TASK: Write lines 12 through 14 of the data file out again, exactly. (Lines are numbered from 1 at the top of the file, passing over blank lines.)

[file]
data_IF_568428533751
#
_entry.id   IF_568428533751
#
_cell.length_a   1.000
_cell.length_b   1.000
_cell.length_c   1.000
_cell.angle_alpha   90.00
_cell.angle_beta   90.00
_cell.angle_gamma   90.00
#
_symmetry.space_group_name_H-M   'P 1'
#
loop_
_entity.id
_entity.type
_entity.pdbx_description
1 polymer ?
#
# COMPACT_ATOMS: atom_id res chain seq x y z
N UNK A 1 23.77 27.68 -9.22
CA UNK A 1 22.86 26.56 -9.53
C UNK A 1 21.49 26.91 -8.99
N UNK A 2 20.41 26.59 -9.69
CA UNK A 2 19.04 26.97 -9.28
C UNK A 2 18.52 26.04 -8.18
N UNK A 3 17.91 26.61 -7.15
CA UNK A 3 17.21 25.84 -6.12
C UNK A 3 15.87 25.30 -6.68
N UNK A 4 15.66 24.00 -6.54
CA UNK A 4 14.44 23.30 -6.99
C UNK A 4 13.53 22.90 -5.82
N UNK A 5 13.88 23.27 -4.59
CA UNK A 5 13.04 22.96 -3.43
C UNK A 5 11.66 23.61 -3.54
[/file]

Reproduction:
_symmetry.space_group_name_H-M   'P 1'
#
loop_